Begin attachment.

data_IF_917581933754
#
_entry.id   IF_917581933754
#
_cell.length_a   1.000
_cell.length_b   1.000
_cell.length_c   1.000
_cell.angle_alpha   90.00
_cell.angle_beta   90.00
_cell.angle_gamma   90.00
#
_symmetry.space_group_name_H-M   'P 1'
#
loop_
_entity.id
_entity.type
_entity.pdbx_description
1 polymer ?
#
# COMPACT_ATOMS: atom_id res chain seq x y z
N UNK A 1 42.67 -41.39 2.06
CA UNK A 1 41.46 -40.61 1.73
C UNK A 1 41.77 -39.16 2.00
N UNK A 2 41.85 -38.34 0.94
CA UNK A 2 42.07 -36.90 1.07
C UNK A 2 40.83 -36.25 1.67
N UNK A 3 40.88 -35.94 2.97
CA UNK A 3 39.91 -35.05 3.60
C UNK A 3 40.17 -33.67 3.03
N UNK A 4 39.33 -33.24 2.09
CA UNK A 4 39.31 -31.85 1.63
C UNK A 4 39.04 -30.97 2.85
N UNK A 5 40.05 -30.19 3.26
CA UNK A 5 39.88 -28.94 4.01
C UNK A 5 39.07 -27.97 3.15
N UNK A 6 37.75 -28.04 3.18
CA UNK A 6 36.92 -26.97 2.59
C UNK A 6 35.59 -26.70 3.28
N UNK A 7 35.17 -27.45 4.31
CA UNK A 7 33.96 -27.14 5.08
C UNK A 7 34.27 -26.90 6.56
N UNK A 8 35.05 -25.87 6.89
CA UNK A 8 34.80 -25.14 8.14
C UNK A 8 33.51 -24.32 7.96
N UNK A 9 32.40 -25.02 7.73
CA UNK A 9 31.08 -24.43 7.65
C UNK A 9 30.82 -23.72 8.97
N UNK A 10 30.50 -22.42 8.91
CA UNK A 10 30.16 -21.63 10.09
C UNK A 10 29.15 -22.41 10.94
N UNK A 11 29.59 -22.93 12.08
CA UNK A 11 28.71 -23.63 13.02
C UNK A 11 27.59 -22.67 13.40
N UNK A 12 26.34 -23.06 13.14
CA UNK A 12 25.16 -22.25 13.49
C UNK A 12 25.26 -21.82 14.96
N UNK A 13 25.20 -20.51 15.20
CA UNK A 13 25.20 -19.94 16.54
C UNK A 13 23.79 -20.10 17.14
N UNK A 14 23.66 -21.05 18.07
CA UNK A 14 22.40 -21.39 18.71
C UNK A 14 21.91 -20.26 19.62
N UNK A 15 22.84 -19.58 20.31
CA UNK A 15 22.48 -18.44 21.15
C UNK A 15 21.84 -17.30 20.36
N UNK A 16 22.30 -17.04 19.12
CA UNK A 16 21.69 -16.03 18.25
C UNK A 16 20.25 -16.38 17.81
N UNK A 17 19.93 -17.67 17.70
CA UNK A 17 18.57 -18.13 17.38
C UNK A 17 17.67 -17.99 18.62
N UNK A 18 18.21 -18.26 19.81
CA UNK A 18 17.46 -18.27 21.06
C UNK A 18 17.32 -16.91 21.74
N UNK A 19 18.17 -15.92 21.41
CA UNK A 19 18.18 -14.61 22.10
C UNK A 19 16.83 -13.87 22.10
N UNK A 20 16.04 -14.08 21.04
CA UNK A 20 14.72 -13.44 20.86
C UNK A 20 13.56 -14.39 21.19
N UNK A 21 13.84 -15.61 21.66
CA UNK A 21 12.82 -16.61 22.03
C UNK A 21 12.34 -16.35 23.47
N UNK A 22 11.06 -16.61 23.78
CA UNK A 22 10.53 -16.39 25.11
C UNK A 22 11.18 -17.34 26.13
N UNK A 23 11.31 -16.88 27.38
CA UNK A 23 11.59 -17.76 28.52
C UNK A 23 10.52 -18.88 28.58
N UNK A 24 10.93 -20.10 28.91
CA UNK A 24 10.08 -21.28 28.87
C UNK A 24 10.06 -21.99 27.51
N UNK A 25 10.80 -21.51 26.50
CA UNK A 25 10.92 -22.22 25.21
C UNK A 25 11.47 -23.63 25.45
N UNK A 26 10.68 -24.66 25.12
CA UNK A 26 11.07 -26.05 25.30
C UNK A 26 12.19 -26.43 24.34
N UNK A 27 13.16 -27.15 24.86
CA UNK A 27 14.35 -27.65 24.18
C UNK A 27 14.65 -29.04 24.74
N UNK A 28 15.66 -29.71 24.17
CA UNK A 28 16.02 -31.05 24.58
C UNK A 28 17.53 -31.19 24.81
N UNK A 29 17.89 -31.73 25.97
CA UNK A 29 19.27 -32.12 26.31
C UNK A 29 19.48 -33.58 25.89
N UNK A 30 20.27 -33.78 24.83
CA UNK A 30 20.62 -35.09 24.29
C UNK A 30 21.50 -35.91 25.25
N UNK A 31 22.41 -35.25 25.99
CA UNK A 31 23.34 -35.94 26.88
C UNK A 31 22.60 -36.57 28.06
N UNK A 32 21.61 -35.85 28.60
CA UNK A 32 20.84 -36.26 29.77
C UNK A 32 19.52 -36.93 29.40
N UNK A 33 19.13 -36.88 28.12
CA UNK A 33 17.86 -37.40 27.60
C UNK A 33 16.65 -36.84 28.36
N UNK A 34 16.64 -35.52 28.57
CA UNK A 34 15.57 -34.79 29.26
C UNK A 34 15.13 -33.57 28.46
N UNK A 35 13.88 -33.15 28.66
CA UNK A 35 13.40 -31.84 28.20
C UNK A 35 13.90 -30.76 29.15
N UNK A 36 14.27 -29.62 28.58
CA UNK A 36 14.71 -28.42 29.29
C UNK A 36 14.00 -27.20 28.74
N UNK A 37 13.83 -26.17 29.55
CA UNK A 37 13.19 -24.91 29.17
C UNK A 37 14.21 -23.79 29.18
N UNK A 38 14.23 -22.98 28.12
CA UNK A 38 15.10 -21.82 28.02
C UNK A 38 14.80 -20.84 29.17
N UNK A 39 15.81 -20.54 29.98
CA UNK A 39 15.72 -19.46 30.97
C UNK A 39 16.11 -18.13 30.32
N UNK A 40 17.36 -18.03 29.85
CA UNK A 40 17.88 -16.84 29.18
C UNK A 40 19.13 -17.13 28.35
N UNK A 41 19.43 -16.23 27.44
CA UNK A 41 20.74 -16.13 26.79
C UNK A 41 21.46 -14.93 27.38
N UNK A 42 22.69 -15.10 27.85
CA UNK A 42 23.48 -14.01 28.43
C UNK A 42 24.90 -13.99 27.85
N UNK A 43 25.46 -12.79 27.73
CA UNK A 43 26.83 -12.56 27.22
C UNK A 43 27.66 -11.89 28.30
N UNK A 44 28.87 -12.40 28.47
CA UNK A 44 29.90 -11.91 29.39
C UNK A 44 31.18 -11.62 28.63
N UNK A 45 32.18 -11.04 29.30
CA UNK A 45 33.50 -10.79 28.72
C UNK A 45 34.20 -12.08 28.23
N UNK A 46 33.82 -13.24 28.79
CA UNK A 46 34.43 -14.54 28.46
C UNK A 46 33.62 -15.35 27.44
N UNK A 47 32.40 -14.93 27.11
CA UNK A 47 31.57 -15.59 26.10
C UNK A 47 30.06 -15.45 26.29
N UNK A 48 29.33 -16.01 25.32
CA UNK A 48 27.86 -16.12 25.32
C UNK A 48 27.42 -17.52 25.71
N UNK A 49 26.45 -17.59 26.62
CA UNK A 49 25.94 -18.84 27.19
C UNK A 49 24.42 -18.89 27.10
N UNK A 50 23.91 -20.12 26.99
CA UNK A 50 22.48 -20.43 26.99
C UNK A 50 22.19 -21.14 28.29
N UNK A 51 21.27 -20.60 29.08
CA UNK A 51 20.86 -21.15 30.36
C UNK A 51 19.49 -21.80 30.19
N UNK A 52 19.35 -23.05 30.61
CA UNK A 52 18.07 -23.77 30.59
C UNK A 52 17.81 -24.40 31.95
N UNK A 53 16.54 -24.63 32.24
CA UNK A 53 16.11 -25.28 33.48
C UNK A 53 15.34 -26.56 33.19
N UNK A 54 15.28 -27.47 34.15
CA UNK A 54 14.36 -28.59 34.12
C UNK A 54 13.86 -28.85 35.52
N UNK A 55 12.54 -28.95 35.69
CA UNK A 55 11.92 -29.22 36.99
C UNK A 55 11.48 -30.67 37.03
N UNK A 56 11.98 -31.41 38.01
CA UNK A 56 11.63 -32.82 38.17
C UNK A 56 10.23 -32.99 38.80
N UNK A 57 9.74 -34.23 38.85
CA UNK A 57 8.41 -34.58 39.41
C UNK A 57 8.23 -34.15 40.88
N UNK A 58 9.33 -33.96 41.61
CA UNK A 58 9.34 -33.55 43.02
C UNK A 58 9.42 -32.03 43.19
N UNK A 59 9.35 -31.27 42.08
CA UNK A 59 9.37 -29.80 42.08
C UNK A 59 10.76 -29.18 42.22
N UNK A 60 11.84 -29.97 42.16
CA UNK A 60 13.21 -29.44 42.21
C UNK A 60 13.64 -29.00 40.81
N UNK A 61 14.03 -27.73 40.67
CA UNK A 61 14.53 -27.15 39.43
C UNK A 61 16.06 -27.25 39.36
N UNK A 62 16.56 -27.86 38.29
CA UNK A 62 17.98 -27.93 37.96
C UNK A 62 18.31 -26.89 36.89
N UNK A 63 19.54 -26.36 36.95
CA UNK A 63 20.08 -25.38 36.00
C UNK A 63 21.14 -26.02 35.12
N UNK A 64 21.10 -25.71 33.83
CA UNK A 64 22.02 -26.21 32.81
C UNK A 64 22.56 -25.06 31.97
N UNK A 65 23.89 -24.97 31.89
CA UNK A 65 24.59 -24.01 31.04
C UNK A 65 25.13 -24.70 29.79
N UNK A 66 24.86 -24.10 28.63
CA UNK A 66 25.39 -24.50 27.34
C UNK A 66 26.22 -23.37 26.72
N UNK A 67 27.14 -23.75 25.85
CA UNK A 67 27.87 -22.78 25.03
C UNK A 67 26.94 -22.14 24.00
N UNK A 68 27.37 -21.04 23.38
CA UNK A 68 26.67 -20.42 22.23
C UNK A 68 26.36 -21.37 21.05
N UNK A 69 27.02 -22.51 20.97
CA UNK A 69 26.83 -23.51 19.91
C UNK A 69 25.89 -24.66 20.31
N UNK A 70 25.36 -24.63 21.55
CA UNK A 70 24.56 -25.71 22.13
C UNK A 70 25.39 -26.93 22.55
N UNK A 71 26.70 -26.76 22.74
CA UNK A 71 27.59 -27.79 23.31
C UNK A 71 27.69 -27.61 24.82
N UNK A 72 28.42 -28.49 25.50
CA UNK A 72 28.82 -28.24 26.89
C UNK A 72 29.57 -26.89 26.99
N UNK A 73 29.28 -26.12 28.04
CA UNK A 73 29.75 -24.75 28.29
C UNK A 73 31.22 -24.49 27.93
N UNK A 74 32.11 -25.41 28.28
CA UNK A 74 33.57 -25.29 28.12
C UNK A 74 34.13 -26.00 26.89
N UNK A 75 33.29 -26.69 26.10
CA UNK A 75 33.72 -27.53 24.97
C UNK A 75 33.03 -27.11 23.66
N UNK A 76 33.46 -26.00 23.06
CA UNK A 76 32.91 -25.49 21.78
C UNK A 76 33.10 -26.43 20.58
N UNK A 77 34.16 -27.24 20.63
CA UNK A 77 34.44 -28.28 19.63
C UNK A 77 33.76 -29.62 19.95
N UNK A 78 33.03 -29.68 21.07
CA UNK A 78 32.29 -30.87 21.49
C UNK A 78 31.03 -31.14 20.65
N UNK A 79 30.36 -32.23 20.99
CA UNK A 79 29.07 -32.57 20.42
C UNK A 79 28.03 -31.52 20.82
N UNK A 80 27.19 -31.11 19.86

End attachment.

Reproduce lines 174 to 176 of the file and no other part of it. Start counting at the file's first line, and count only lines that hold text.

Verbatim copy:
N UNK A 52 19.35 -23.05 30.61
CA UNK A 52 18.07 -23.77 30.59
C UNK A 52 17.81 -24.40 31.95